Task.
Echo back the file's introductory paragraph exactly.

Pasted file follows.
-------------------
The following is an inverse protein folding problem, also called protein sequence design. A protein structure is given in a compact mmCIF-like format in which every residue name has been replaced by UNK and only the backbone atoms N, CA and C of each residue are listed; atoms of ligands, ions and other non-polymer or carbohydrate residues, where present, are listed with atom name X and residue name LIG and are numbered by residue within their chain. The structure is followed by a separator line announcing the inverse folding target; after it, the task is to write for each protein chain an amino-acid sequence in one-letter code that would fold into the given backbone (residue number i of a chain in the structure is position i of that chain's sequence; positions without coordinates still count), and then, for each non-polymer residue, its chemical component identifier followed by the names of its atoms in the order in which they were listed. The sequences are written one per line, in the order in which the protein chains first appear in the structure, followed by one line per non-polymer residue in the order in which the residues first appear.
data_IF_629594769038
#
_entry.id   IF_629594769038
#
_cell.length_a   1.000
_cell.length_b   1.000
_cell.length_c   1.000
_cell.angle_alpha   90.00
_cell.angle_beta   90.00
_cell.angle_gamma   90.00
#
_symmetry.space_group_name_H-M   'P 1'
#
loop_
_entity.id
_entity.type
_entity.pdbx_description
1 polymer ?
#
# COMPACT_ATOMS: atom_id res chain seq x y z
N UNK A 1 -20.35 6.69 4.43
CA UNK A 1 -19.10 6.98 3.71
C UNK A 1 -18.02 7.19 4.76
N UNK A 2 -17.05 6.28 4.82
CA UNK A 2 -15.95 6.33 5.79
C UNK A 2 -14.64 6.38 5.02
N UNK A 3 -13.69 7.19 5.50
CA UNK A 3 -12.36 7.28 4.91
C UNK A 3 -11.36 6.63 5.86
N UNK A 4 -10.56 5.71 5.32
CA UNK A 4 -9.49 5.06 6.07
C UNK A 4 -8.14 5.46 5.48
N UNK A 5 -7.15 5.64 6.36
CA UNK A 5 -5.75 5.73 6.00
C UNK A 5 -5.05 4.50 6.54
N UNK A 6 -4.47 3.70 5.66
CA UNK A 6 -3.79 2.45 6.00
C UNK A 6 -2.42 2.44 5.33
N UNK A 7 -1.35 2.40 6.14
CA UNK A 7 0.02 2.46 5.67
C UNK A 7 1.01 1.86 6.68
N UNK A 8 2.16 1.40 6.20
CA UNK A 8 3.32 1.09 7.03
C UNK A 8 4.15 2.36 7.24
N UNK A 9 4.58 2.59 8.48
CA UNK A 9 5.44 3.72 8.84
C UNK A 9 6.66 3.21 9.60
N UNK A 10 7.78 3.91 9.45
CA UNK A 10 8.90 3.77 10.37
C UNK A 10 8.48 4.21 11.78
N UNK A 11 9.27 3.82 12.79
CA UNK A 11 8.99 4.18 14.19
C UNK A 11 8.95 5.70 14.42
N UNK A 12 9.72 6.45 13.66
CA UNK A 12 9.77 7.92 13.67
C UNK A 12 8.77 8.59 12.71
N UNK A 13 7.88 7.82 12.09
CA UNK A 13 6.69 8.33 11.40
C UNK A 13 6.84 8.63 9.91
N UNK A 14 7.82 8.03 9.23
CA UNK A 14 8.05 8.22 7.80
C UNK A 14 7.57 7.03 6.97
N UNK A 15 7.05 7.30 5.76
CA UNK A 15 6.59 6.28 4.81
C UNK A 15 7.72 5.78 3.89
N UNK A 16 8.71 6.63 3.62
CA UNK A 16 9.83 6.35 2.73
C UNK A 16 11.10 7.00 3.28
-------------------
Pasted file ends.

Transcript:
The following is an inverse protein folding problem, also called protein sequence design. A protein structure is given in a compact mmCIF-like format in which every residue name has been replaced by UNK and only the backbone atoms N, CA and C of each residue are listed; atoms of ligands, ions and other non-polymer or carbohydrate residues, where present, are listed with atom name X and residue name LIG and are numbered by residue within their chain. The structure is followed by a separator line announcing the inverse folding target; after it, the task is to write for each protein chain an amino-acid sequence in one-letter code that would fold into the given backbone (residue number i of a chain in the structure is position i of that chain's sequence; positions without coordinates still count), and then, for each non-polymer residue, its chemical component identifier followed by the names of its atoms in the order in which they were listed. The sequences are written one per line, in the order in which the protein chains first appear in the structure, followed by one line per non-polymer residue in the order in which the residues first appear.